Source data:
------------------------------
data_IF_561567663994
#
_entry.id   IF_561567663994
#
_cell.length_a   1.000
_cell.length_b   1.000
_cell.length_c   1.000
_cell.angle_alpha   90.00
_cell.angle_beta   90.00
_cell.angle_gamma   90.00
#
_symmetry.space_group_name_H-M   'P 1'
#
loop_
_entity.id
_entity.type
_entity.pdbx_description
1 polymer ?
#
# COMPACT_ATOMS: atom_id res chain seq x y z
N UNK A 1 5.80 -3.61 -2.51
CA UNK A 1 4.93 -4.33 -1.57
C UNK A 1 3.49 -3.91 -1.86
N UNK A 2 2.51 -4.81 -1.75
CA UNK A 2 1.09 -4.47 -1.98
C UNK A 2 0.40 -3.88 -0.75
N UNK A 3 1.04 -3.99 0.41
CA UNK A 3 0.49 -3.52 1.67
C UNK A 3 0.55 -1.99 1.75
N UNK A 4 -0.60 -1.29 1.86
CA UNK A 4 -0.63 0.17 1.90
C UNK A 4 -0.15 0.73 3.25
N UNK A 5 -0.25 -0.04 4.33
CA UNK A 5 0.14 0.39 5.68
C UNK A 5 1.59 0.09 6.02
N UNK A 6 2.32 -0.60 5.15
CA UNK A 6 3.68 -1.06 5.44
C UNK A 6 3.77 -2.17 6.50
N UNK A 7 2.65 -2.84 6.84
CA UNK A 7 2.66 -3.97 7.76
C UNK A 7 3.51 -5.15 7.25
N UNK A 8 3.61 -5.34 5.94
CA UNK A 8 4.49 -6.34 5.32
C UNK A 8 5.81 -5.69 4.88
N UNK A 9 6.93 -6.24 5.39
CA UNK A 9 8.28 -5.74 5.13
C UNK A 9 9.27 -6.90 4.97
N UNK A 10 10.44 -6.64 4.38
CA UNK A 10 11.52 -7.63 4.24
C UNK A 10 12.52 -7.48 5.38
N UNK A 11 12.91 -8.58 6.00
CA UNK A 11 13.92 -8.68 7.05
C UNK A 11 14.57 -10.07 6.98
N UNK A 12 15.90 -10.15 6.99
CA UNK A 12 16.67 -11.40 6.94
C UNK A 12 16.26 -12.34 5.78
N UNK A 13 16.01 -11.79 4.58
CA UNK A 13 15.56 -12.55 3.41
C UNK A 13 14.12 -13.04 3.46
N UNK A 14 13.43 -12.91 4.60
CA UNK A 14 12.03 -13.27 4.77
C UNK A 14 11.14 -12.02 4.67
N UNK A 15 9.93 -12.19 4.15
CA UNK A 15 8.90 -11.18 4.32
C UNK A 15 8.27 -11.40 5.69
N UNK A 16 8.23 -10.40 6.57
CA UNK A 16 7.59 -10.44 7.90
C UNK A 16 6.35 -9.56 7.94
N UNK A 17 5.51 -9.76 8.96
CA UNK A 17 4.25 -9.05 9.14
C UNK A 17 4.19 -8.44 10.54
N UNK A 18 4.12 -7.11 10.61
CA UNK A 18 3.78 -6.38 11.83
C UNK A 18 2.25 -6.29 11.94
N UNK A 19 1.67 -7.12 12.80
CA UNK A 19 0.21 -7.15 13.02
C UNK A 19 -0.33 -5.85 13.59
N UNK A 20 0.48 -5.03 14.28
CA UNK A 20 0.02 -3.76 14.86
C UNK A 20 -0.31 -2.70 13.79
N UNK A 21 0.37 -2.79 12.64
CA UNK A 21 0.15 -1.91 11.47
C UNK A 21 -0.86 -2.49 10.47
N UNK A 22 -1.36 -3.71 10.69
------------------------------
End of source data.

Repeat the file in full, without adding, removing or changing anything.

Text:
data_IF_561567663994
#
_entry.id   IF_561567663994
#
_cell.length_a   1.000
_cell.length_b   1.000
_cell.length_c   1.000
_cell.angle_alpha   90.00
_cell.angle_beta   90.00
_cell.angle_gamma   90.00
#
_symmetry.space_group_name_H-M   'P 1'
#
loop_
_entity.id
_entity.type
_entity.pdbx_description
1 polymer ?
#
# COMPACT_ATOMS: atom_id res chain seq x y z
N UNK A 1 5.80 -3.61 -2.51
CA UNK A 1 4.93 -4.33 -1.57
C UNK A 1 3.49 -3.91 -1.86
N UNK A 2 2.51 -4.81 -1.75
CA UNK A 2 1.09 -4.47 -1.98
C UNK A 2 0.40 -3.88 -0.75
N UNK A 3 1.04 -3.99 0.41
CA UNK A 3 0.49 -3.52 1.67
C UNK A 3 0.55 -1.99 1.75
N UNK A 4 -0.60 -1.29 1.86
CA UNK A 4 -0.63 0.17 1.90
C UNK A 4 -0.15 0.73 3.25
N UNK A 5 -0.25 -0.04 4.33
CA UNK A 5 0.14 0.39 5.68
C UNK A 5 1.59 0.09 6.02
N UNK A 6 2.32 -0.60 5.15
CA UNK A 6 3.68 -1.06 5.44
C UNK A 6 3.77 -2.17 6.50
N UNK A 7 2.65 -2.84 6.84
CA UNK A 7 2.66 -3.97 7.76
C UNK A 7 3.51 -5.15 7.25
N UNK A 8 3.61 -5.34 5.94
CA UNK A 8 4.49 -6.34 5.32
C UNK A 8 5.81 -5.69 4.88
N UNK A 9 6.93 -6.24 5.39
CA UNK A 9 8.28 -5.74 5.13
C UNK A 9 9.27 -6.90 4.97
N UNK A 10 10.44 -6.64 4.38
CA UNK A 10 11.52 -7.63 4.24
C UNK A 10 12.52 -7.48 5.38
N UNK A 11 12.91 -8.58 6.00
CA UNK A 11 13.92 -8.68 7.05
C UNK A 11 14.57 -10.07 6.98
N UNK A 12 15.90 -10.15 6.99
CA UNK A 12 16.67 -11.40 6.94
C UNK A 12 16.26 -12.34 5.78
N UNK A 13 16.01 -11.79 4.58
CA UNK A 13 15.56 -12.55 3.41
C UNK A 13 14.12 -13.04 3.46
N UNK A 14 13.43 -12.91 4.60
CA UNK A 14 12.03 -13.27 4.77
C UNK A 14 11.14 -12.02 4.67
N UNK A 15 9.93 -12.19 4.15
CA UNK A 15 8.90 -11.18 4.32
C UNK A 15 8.27 -11.40 5.69
N UNK A 16 8.23 -10.40 6.57
CA UNK A 16 7.59 -10.44 7.90
C UNK A 16 6.35 -9.56 7.94
N UNK A 17 5.51 -9.76 8.96
CA UNK A 17 4.25 -9.05 9.14
C UNK A 17 4.19 -8.44 10.54
N UNK A 18 4.12 -7.11 10.61
CA UNK A 18 3.78 -6.38 11.83
C UNK A 18 2.25 -6.29 11.94
N UNK A 19 1.67 -7.12 12.80
CA UNK A 19 0.21 -7.15 13.02
C UNK A 19 -0.33 -5.85 13.59
N UNK A 20 0.48 -5.03 14.28
CA UNK A 20 0.02 -3.76 14.86
C UNK A 20 -0.31 -2.70 13.79
N UNK A 21 0.37 -2.79 12.64
CA UNK A 21 0.15 -1.91 11.47
C UNK A 21 -0.86 -2.49 10.47
N UNK A 22 -1.36 -3.71 10.69